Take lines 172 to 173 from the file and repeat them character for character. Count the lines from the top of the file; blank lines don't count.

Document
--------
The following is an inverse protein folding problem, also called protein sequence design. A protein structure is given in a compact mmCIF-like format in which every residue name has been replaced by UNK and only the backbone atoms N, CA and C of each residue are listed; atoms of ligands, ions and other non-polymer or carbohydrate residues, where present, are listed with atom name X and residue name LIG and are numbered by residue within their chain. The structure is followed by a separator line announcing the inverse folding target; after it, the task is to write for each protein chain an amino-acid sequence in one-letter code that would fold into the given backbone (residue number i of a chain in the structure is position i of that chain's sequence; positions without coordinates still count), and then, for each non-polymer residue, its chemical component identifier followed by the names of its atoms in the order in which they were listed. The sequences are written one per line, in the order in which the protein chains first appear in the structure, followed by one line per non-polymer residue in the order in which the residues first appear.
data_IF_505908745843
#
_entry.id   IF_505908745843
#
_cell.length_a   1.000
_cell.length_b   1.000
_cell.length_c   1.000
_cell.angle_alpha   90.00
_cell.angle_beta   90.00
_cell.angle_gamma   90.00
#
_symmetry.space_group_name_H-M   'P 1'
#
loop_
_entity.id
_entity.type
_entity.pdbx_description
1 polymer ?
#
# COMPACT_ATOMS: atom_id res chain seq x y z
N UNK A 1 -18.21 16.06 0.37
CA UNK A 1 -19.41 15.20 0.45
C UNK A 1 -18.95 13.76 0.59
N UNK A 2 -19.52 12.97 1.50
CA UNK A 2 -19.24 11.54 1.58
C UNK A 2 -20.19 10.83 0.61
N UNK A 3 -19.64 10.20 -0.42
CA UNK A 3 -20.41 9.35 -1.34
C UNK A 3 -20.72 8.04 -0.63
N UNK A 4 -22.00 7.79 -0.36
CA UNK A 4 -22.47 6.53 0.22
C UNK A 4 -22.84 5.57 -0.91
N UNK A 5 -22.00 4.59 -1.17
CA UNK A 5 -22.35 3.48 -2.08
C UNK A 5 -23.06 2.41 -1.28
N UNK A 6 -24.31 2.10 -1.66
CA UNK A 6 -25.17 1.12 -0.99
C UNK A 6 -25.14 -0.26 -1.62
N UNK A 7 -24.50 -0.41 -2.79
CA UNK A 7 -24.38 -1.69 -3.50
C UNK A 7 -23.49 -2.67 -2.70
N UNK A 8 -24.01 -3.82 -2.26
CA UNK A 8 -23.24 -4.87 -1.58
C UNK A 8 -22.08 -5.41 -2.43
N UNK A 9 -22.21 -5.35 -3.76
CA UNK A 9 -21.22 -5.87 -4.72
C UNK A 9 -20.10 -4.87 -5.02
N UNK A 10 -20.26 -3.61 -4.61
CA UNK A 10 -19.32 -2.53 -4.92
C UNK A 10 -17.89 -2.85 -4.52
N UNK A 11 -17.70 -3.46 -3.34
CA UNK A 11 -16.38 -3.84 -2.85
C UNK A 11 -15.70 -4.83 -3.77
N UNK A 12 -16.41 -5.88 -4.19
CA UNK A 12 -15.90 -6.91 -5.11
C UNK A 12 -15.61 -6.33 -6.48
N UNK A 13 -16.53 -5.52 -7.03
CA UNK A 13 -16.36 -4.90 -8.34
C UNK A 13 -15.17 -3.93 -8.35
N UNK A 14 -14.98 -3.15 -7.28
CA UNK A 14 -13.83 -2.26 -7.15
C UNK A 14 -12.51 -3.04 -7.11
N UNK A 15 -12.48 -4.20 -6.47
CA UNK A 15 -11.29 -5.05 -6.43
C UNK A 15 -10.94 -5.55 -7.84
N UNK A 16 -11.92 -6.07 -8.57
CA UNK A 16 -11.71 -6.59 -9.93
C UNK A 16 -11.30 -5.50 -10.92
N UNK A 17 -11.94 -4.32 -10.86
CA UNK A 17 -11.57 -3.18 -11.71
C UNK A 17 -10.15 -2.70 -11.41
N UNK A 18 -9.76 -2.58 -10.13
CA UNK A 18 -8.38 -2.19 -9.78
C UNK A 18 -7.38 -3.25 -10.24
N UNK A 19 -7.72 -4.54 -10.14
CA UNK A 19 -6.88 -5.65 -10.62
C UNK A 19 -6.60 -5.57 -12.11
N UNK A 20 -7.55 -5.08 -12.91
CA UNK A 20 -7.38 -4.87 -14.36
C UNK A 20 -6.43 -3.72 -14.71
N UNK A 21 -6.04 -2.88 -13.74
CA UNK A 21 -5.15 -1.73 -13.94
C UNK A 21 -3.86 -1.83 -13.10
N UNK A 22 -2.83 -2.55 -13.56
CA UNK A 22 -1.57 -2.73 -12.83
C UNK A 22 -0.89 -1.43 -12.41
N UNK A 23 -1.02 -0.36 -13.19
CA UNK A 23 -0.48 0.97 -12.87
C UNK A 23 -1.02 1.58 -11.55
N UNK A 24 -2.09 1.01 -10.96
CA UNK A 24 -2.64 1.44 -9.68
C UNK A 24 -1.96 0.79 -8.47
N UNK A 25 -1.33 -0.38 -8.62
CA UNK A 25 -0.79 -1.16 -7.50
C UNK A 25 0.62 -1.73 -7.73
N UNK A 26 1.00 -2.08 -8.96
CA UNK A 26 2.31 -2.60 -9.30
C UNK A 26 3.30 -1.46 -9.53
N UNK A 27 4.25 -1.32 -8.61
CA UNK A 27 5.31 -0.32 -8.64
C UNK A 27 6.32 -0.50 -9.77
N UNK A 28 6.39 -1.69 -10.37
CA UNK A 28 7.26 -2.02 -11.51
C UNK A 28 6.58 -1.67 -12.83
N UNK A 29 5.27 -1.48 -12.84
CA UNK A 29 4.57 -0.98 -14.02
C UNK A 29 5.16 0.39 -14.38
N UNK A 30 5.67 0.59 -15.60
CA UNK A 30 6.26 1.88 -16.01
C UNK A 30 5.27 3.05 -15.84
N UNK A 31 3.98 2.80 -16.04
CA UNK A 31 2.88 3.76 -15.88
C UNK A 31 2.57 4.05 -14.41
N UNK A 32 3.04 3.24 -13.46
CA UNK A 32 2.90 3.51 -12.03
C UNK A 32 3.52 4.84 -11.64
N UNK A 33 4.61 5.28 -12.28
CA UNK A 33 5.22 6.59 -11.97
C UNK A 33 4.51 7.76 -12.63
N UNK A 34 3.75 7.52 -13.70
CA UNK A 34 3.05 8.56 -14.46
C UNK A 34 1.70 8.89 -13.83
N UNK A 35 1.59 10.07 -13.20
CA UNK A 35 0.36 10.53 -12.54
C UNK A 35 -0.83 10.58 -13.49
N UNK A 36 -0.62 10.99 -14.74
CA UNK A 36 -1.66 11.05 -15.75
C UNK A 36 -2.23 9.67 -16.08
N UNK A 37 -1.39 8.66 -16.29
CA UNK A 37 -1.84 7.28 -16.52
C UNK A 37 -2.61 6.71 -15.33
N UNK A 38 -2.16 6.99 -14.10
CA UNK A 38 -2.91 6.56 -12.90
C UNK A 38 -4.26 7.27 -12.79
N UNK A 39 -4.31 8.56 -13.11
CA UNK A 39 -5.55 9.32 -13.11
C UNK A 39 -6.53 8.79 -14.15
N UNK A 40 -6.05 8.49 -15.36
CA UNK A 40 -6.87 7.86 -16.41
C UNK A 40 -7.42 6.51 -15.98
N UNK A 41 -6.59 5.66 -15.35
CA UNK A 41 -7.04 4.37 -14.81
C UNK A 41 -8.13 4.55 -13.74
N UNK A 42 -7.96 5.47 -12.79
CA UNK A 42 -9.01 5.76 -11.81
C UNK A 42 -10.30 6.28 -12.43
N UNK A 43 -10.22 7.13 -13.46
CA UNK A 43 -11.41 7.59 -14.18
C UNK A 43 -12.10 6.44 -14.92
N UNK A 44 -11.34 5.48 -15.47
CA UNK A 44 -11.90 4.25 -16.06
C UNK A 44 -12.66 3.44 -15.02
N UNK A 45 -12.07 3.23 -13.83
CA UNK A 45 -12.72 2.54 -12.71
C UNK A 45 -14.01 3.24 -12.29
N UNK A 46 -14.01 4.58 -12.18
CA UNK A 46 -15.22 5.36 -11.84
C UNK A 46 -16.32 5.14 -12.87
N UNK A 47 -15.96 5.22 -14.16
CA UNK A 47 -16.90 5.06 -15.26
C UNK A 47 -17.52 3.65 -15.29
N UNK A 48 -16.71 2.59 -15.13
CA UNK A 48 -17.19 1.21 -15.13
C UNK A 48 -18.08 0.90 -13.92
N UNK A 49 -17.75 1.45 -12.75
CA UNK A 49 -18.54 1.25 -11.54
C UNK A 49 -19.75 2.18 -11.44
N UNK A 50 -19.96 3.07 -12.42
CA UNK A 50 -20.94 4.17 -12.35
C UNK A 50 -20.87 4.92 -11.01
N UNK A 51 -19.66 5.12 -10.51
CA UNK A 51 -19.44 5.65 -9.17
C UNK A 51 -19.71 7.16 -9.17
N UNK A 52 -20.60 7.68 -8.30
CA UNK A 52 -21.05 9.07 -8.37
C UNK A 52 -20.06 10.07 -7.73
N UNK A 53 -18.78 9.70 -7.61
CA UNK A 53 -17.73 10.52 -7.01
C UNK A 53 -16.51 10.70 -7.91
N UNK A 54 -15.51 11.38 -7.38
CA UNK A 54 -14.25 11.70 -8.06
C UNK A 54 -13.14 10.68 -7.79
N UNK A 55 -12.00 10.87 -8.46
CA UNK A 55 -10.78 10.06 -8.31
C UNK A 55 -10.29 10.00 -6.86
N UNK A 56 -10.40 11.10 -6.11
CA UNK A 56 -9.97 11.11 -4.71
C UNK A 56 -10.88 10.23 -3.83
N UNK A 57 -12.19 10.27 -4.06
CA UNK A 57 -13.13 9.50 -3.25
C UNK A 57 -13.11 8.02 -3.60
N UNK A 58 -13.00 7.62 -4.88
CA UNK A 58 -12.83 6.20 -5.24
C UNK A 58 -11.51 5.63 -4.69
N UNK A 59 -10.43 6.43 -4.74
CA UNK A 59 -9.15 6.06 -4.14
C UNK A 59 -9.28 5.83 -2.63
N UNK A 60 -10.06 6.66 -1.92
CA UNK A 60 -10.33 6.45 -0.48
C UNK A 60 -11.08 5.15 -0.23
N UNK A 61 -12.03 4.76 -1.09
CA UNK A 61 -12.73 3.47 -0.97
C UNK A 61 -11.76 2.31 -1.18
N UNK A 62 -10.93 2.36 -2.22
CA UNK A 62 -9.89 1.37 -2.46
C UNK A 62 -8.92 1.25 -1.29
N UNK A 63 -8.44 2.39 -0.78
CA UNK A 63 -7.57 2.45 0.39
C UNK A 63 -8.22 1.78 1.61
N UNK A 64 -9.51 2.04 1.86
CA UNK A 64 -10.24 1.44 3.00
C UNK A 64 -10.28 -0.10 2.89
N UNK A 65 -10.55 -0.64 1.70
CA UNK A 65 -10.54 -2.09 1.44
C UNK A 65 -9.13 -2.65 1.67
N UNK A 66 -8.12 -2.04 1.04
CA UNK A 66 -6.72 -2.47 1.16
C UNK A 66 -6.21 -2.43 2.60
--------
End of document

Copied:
N UNK A 51 -19.66 5.12 -10.51
CA UNK A 51 -19.44 5.65 -9.17